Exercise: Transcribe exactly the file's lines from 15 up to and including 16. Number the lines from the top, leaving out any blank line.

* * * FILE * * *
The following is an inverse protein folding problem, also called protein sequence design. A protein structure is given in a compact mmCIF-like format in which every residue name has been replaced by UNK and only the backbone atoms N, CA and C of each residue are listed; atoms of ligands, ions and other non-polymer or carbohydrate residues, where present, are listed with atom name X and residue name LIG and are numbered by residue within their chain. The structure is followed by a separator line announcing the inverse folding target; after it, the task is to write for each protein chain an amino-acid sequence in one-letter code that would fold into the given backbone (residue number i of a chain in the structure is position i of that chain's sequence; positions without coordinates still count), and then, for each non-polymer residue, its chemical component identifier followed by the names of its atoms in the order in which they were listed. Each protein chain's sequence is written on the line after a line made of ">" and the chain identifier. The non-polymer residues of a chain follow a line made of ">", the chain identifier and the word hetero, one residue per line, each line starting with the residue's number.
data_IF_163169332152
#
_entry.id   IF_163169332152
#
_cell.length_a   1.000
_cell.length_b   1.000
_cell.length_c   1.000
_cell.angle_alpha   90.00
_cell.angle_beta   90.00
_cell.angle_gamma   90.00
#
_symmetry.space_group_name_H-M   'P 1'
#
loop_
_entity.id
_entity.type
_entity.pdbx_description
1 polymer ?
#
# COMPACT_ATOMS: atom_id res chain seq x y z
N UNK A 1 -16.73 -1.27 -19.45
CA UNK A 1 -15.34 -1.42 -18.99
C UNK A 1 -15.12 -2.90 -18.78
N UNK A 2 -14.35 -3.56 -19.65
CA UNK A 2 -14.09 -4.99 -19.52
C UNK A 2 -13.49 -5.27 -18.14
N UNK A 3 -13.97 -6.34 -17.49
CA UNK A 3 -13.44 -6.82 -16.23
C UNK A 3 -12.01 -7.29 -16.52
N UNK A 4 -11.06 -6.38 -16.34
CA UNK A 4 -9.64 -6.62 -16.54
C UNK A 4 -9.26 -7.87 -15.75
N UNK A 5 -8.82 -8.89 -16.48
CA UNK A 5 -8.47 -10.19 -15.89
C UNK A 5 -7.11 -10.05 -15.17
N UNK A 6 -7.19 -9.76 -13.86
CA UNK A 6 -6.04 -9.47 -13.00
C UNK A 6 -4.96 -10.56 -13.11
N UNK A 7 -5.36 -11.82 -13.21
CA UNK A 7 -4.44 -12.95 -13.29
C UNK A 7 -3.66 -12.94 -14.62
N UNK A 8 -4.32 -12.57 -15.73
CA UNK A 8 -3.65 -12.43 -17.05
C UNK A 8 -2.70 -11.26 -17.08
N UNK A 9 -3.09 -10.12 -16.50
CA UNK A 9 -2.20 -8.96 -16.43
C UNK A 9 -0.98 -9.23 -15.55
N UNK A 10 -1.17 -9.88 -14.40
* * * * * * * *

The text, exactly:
loop_
_entity.id